There was a time I was expecting the birth of a little boy that would love me at first sight. Little did I know that sight had nothing to do with love.
There was a time I thought you only took your baby to the doctor at 2 months, 4 months, 6 months, one year, 18 months, and every year thereafter. What I learned is that a doctor’s job is much more than that, and that they’d become a much greater part of our lives.
There was a time I anticipated first steps, and being beyond the crawling stage where dirt is just a part of your life. Well, after anticipating crawling for over two years, and then first steps for another two years…I learned to stop anticipating and to enjoy every stage no matter how long it lasted.
There was a time I thought kindergarten meant the first day of school. Instead, the first day of school can come at three, with a transition into public school and special education.
Speaking of school, there was a time I thought parent-teacher conferences were once a year. That’s still true, but it’s called an IEP, and the 20 minute conference turns into a one…or a two…or a three hour meeting with the teacher and a dozen more of your child’s closest adult friends.
There was a time when I thought I couldn’t love books any more. As an avid reader, books are just part of who I am. Now I know that braille books are simply much cooler.
There was a time when I thought nothing was cuter than a child riding their first bike. There is something WAY cuter…a child holding their first cane.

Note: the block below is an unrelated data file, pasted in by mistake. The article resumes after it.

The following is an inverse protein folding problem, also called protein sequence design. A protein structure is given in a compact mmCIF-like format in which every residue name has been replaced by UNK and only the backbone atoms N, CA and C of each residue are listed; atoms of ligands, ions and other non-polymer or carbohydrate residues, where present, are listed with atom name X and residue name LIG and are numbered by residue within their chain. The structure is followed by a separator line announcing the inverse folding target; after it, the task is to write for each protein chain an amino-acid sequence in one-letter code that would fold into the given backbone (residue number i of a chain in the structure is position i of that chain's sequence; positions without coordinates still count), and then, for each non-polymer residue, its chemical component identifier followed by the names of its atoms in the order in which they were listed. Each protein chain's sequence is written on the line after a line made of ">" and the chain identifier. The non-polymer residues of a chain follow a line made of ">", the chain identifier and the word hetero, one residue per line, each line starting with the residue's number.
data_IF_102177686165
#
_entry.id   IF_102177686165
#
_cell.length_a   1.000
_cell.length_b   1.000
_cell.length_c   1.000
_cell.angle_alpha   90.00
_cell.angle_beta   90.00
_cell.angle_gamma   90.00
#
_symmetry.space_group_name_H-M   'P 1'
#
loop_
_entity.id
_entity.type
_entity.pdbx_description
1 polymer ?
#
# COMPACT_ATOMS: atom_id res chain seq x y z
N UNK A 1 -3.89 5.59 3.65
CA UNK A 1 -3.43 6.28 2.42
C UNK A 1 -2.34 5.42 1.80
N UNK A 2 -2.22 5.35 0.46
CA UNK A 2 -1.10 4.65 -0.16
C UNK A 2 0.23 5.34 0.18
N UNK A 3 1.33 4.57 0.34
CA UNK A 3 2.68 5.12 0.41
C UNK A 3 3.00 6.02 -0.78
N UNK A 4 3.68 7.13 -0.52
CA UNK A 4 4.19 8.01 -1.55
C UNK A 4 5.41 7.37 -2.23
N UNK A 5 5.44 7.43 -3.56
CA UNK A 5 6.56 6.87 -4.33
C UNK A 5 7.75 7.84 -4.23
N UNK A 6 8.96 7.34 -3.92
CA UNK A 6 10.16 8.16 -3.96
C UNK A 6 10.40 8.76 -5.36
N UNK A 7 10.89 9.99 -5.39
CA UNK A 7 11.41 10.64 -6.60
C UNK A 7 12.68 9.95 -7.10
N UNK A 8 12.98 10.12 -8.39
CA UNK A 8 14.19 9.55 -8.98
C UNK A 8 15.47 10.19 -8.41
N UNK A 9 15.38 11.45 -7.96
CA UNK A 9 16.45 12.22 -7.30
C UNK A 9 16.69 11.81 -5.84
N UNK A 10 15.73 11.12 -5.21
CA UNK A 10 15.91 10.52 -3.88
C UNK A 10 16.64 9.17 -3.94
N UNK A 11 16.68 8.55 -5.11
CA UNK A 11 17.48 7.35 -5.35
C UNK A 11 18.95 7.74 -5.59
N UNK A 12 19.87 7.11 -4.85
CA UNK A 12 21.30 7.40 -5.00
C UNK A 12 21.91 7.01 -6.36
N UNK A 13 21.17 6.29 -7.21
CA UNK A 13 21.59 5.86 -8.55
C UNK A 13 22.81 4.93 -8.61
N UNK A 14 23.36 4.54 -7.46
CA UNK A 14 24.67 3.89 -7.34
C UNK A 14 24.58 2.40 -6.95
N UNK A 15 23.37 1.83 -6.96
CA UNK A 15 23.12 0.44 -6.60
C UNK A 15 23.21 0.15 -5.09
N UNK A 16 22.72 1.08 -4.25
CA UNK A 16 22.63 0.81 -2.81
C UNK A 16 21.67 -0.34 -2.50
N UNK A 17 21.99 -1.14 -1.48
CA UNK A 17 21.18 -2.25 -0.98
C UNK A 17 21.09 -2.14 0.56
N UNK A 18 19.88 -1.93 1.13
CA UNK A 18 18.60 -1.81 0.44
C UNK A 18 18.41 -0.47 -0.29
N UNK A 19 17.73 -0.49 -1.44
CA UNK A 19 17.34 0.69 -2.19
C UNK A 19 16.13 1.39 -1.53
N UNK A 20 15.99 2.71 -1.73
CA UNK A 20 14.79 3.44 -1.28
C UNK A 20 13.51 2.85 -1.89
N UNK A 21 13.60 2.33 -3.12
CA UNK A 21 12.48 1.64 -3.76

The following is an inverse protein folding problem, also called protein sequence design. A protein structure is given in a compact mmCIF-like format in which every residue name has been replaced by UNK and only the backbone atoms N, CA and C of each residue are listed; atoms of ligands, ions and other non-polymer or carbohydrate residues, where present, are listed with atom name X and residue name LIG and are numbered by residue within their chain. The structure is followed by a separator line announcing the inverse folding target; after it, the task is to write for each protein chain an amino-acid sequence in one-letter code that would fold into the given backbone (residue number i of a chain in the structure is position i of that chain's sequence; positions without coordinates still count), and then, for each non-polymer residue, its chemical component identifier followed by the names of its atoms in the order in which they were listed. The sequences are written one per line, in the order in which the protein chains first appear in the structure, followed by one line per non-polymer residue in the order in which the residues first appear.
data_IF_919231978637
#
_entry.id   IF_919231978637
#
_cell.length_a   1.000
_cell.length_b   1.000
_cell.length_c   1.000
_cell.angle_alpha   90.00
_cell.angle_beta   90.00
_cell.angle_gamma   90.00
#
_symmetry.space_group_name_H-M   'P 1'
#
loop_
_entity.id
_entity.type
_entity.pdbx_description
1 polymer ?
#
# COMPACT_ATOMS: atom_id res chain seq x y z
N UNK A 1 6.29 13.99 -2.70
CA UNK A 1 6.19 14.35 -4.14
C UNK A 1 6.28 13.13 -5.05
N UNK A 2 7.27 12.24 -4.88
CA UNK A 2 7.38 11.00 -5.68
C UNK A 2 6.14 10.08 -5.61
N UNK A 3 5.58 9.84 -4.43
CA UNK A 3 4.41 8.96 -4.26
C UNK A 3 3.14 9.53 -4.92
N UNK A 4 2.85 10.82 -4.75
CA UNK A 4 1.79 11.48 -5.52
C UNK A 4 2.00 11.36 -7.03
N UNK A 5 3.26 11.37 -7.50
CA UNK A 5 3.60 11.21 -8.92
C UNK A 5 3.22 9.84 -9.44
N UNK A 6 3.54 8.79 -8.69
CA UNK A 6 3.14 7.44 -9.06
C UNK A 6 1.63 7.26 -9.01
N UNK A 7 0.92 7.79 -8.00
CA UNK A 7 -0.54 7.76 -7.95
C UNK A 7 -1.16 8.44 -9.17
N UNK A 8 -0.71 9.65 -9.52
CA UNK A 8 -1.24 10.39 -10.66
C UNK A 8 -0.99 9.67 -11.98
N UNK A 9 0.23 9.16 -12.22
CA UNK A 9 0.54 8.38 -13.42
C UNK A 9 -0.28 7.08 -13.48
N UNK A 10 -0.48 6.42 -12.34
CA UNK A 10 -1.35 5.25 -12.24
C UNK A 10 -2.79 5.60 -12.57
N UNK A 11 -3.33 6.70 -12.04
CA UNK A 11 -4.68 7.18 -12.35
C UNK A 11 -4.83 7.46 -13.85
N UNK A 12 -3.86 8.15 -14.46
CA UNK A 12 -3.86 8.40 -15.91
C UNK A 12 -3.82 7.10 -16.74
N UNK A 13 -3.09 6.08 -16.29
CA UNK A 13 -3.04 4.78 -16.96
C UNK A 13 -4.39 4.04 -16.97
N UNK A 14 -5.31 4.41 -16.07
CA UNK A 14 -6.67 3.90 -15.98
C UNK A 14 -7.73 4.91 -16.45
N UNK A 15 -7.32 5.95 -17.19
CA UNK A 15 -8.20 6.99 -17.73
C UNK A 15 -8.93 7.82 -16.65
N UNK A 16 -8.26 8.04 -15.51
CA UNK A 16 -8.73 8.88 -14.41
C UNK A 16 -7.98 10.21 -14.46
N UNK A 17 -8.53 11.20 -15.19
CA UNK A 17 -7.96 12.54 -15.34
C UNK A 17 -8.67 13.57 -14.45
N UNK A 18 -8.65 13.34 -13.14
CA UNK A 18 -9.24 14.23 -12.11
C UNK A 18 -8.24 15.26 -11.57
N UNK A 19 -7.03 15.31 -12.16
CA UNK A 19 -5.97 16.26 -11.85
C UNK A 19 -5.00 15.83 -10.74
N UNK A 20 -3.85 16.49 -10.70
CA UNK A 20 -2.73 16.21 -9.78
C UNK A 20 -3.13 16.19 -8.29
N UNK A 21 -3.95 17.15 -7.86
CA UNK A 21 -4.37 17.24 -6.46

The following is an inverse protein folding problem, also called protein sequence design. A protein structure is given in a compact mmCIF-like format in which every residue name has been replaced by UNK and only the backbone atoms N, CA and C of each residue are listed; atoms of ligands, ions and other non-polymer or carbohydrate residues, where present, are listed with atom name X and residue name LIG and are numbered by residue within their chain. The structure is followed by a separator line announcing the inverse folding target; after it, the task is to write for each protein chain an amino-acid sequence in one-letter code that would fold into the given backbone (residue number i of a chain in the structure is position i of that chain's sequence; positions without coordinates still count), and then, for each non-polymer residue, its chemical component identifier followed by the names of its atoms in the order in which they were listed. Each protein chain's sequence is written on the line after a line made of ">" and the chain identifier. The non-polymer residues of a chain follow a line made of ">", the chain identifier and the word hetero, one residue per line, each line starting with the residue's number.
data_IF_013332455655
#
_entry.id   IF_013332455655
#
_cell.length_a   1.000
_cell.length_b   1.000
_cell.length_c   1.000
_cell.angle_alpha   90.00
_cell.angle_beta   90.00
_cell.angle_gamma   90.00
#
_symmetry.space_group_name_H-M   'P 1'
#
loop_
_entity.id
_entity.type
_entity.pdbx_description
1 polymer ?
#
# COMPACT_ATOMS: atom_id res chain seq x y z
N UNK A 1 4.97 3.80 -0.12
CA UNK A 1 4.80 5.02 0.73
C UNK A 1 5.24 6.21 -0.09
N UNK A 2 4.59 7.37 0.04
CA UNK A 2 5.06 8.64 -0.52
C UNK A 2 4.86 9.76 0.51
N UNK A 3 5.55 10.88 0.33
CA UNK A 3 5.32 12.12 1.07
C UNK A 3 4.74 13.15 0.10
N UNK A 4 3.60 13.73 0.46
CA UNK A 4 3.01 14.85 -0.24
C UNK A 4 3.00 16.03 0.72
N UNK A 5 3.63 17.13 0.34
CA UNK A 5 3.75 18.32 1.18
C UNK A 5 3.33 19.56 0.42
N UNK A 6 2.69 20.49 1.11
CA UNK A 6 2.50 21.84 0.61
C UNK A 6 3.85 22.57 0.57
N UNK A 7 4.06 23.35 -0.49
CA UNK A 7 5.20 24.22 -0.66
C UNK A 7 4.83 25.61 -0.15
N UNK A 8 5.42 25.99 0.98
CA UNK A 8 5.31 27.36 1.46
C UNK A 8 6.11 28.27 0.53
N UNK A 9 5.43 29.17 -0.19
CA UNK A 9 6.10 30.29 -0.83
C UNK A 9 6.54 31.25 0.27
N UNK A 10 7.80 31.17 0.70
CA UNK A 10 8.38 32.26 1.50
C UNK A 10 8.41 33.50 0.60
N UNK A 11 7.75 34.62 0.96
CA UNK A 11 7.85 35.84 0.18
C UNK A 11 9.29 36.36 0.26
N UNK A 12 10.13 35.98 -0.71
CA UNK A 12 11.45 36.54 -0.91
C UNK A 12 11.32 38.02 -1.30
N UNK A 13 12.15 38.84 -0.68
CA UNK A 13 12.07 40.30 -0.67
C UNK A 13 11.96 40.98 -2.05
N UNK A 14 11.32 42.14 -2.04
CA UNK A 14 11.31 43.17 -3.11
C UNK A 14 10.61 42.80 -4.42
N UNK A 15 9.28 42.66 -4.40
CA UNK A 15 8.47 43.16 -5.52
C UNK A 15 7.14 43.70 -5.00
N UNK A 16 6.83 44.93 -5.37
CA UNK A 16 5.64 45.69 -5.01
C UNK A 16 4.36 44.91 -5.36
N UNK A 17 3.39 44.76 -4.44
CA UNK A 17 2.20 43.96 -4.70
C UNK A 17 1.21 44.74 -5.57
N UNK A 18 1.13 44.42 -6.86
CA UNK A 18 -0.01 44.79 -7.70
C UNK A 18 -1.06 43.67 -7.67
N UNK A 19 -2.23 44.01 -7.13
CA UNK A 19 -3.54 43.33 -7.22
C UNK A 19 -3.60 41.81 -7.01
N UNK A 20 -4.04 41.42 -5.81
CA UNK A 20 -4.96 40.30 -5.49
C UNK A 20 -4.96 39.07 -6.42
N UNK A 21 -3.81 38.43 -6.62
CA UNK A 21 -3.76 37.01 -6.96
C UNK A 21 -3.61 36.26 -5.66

There was a time when I worried that my children wouldn’t make any friends. I had no idea that I’d be worried about them even wanting friends. Autism will do that to a parent.
Speaking of autism, there was a time I wished I could read the minds of my babies, because they couldn’t express their thoughts, sadness, and joy. I never knew you could wish for the same thing nine years later…as I continue to do this very day.
There was a time when we started three college savings accounts for our kids. Then, we took a deep breath, and changed one into a trust account for a special needs child…admitting that the future is unknown.
There was a time when children with special needs were born to other people. Needless to say, that ship sailed long ago, and that time feels like it never existed. Luckily, I’m much wiser now.
There was a time when my perspective on life was very small, and the simple things seemed insignificant. Now I know that life is never insignificant, and it’s important to enjoy every extra snuggle, giggle, and hug. At the end of the day, every child grows up, and even if our children can’t be measured by the same milestones, they will still be measured by time.